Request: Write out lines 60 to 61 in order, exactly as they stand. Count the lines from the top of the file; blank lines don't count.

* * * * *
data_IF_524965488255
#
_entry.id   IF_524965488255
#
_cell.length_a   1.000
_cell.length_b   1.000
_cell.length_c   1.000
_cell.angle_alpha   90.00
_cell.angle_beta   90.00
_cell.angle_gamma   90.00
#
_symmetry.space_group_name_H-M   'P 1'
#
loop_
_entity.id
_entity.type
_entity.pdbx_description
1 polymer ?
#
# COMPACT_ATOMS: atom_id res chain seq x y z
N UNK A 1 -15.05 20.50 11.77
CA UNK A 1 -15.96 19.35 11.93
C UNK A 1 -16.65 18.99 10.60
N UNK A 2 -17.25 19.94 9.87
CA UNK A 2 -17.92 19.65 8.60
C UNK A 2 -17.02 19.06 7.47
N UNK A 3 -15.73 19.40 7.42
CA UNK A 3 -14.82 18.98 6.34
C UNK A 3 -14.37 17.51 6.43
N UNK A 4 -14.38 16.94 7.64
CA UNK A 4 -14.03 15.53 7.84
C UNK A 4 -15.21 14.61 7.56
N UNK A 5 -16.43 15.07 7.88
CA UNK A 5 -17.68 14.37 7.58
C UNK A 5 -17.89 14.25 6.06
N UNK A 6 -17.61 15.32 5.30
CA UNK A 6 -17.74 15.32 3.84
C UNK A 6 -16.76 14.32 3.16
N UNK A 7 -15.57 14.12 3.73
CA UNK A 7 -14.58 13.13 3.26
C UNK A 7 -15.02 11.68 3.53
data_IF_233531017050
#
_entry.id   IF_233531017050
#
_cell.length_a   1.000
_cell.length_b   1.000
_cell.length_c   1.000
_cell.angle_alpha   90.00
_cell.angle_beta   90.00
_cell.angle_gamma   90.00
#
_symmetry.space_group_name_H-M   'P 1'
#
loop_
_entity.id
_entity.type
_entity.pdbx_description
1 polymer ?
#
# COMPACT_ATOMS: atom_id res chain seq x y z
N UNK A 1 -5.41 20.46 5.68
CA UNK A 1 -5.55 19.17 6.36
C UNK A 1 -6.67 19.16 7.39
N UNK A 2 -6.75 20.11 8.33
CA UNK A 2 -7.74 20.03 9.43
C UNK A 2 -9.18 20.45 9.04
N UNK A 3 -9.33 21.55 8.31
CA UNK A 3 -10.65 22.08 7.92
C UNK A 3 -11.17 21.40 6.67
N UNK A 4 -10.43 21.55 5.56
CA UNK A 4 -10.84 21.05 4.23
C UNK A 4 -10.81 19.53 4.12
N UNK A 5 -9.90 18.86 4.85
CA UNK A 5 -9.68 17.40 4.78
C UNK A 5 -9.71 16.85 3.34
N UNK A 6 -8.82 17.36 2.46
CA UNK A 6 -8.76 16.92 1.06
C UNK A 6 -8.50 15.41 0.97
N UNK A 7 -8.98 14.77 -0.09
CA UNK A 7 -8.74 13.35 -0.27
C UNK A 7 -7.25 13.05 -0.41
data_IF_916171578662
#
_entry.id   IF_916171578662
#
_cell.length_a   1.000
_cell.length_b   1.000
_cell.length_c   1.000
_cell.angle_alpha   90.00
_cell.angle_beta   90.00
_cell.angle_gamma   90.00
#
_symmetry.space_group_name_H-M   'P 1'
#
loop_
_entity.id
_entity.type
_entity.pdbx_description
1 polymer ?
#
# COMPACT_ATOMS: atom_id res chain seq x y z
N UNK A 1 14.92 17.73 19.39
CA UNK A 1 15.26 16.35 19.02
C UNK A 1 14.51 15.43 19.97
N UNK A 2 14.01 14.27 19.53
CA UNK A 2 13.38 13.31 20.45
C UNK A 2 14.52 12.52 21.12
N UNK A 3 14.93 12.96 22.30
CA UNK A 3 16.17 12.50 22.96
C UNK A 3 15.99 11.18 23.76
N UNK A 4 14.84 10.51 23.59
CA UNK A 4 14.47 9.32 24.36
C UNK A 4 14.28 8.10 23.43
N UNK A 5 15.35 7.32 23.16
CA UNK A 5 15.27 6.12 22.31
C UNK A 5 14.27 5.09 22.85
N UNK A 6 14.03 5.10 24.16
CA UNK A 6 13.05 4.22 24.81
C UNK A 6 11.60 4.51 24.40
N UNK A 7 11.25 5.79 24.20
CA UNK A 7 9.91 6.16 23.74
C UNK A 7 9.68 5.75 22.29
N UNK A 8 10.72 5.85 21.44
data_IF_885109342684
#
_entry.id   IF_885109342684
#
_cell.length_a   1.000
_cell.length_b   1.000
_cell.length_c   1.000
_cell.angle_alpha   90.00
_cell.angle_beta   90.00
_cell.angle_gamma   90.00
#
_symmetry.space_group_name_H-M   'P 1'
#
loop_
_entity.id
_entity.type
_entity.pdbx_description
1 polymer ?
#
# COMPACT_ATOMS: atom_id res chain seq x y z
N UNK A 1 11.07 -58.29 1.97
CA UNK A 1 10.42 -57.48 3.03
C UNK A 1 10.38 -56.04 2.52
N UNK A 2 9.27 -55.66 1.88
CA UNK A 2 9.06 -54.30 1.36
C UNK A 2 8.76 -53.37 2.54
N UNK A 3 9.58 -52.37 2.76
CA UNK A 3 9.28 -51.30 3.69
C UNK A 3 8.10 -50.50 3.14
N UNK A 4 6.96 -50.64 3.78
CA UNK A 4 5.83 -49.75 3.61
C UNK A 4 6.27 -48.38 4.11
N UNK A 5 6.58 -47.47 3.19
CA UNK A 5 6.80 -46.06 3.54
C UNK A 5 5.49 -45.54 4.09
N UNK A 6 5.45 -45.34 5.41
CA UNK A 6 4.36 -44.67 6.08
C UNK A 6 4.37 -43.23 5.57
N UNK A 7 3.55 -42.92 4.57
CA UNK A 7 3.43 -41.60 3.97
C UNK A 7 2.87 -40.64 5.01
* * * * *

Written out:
#
# COMPACT_ATOMS: atom_id res chain seq x y z